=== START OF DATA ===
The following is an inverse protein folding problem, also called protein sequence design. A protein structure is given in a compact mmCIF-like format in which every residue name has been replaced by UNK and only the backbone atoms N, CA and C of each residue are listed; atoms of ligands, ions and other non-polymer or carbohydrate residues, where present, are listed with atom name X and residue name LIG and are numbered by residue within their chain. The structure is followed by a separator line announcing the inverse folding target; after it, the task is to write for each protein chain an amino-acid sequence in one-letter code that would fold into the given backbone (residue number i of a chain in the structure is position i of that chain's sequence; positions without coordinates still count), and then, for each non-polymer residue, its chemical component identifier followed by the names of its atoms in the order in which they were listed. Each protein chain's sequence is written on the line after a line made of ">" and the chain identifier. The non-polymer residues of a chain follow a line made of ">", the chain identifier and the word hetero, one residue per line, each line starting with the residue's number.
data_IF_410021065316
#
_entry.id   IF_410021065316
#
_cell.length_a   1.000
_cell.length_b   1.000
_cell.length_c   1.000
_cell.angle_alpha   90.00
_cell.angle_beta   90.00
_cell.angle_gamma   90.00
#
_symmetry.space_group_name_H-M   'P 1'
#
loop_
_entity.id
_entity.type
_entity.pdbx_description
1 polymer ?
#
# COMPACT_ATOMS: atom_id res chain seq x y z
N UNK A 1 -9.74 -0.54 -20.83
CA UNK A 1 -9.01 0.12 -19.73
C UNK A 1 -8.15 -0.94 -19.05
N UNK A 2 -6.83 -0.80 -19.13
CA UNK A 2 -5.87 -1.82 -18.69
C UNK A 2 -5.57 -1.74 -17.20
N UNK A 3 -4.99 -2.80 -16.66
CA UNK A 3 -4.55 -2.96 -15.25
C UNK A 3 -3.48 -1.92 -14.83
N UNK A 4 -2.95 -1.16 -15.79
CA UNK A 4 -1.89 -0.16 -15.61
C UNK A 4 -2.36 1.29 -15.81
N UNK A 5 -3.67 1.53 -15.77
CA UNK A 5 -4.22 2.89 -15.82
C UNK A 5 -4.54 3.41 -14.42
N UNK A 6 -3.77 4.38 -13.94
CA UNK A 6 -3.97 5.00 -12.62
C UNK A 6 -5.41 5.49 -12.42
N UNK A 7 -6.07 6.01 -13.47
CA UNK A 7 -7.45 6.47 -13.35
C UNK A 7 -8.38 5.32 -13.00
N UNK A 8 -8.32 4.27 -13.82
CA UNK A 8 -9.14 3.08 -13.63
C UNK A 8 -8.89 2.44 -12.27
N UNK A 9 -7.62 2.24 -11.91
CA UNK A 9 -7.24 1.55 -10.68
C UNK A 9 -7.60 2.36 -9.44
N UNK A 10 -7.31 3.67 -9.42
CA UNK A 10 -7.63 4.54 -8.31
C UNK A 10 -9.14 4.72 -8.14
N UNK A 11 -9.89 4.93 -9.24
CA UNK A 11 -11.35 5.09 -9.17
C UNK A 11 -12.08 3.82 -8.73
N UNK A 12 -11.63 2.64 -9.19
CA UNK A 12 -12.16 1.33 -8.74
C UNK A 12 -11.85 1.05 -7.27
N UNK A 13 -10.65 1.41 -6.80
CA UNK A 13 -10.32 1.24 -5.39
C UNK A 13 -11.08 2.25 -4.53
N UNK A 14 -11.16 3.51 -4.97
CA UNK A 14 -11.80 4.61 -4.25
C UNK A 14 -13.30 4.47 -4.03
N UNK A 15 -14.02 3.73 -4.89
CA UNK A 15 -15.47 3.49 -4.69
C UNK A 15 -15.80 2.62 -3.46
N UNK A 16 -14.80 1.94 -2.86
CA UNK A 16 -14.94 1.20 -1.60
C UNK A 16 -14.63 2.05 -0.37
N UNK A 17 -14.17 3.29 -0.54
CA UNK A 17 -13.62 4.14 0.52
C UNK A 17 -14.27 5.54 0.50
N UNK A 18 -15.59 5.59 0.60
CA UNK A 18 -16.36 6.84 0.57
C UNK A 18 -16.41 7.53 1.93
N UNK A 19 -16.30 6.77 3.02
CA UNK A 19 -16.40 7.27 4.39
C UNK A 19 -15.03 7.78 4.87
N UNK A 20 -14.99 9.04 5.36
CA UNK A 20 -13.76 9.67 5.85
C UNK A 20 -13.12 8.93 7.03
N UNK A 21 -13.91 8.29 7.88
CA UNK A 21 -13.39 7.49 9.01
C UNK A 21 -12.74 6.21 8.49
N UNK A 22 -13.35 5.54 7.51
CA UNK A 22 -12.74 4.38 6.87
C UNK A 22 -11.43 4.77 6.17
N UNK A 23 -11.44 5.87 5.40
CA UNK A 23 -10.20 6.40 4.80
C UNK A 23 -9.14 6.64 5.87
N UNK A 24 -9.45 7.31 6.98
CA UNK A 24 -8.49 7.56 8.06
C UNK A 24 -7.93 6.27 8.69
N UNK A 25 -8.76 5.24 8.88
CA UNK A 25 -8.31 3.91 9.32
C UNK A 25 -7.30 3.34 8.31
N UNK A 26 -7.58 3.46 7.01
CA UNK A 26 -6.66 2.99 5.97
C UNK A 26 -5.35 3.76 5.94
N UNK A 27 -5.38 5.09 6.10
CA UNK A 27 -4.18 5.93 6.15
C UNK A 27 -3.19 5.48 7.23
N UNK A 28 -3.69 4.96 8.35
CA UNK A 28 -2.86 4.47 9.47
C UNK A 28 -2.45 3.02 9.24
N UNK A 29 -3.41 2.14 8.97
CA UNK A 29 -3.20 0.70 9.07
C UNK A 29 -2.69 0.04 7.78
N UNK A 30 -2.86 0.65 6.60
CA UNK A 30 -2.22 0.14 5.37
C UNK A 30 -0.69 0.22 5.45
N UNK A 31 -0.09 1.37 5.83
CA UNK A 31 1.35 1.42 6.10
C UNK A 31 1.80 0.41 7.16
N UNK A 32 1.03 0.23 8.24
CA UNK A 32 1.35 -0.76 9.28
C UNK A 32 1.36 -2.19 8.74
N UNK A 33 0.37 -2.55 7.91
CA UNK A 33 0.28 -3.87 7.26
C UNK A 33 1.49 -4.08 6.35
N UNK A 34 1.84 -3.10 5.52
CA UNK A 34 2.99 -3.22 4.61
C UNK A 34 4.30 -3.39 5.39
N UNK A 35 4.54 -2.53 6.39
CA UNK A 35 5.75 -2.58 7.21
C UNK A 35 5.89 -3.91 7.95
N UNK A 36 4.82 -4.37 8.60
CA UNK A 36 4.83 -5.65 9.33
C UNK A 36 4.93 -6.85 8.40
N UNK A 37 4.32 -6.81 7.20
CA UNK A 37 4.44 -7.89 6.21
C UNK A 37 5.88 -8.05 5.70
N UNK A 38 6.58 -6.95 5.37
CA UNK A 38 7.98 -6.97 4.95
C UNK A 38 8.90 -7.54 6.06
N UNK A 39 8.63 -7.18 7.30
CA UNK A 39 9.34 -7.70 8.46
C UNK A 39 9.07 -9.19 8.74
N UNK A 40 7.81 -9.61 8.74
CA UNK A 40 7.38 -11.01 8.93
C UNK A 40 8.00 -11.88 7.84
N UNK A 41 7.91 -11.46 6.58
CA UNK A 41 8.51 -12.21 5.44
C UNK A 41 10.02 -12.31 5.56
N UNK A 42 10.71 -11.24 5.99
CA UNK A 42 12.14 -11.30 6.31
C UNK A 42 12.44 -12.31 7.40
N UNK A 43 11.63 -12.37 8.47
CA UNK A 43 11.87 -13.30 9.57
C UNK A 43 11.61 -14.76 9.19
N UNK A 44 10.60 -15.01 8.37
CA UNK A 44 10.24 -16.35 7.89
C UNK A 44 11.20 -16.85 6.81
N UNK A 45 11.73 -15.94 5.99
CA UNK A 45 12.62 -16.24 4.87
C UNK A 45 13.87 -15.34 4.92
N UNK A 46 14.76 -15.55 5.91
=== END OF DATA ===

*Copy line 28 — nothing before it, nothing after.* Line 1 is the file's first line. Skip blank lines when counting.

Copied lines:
N UNK A 3 -4.99 -2.80 -16.66